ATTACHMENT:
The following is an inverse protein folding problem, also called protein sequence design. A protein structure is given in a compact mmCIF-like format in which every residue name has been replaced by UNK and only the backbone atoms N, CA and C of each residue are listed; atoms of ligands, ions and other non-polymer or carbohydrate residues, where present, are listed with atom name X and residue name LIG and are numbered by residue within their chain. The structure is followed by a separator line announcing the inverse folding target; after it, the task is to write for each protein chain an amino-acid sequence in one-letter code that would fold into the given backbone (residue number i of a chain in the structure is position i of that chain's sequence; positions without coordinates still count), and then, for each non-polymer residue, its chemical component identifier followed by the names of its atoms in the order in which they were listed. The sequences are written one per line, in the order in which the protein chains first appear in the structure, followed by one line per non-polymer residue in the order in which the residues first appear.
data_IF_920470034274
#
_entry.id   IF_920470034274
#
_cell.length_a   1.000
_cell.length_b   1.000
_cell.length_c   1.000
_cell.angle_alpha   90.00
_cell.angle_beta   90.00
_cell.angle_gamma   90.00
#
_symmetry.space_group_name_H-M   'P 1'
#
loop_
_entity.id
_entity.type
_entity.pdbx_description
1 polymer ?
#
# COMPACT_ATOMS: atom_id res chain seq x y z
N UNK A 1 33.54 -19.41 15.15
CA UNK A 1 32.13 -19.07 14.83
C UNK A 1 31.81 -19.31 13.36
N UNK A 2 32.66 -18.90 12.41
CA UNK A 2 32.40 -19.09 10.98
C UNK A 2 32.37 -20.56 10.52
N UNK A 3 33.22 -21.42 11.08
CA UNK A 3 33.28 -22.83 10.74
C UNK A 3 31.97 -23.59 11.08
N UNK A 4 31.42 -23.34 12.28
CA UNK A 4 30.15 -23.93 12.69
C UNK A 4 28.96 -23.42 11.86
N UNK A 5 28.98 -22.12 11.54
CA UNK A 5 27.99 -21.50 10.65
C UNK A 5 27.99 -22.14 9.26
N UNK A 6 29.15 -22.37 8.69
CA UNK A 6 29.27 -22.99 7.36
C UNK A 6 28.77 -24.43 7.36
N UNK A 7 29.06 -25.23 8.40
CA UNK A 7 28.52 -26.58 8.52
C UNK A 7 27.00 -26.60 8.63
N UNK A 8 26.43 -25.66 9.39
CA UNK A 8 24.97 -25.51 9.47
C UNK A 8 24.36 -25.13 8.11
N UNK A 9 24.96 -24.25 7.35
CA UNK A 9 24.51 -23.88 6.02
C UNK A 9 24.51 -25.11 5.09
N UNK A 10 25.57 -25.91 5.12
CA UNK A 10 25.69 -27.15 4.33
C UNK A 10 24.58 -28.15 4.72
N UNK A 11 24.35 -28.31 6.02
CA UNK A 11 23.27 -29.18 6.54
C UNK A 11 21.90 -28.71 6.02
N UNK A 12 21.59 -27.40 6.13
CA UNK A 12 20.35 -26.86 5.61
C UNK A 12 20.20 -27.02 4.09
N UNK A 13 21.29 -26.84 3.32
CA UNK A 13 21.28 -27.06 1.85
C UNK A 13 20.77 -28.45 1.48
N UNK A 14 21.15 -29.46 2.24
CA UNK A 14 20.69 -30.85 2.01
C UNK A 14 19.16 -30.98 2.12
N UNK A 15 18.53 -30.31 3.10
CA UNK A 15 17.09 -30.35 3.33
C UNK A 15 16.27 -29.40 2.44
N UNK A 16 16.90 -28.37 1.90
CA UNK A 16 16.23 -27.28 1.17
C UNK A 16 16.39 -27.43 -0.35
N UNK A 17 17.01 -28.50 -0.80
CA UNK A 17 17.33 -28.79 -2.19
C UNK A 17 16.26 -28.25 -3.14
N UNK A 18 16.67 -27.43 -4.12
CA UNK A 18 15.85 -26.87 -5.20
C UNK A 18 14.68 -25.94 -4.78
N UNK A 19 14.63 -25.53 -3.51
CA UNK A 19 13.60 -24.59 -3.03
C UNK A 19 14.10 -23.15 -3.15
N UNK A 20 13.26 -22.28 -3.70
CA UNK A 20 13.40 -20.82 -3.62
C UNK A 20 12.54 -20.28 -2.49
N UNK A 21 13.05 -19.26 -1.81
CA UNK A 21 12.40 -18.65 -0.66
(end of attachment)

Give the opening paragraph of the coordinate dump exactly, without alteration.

The following is an inverse protein folding problem, also called protein sequence design. A protein structure is given in a compact mmCIF-like format in which every residue name has been replaced by UNK and only the backbone atoms N, CA and C of each residue are listed; atoms of ligands, ions and other non-polymer or carbohydrate residues, where present, are listed with atom name X and residue name LIG and are numbered by residue within their chain. The structure is followed by a separator line announcing the inverse folding target; after it, the task is to write for each protein chain an amino-acid sequence in one-letter code that would fold into the given backbone (residue number i of a chain in the structure is position i of that chain's sequence; positions without coordinates still count), and then, for each non-polymer residue, its chemical component identifier followed by the names of its atoms in the order in which they were listed. The sequences are written one per line, in the order in which the protein chains first appear in the structure, followed by one line per non-polymer residue in the order in which the residues first appear.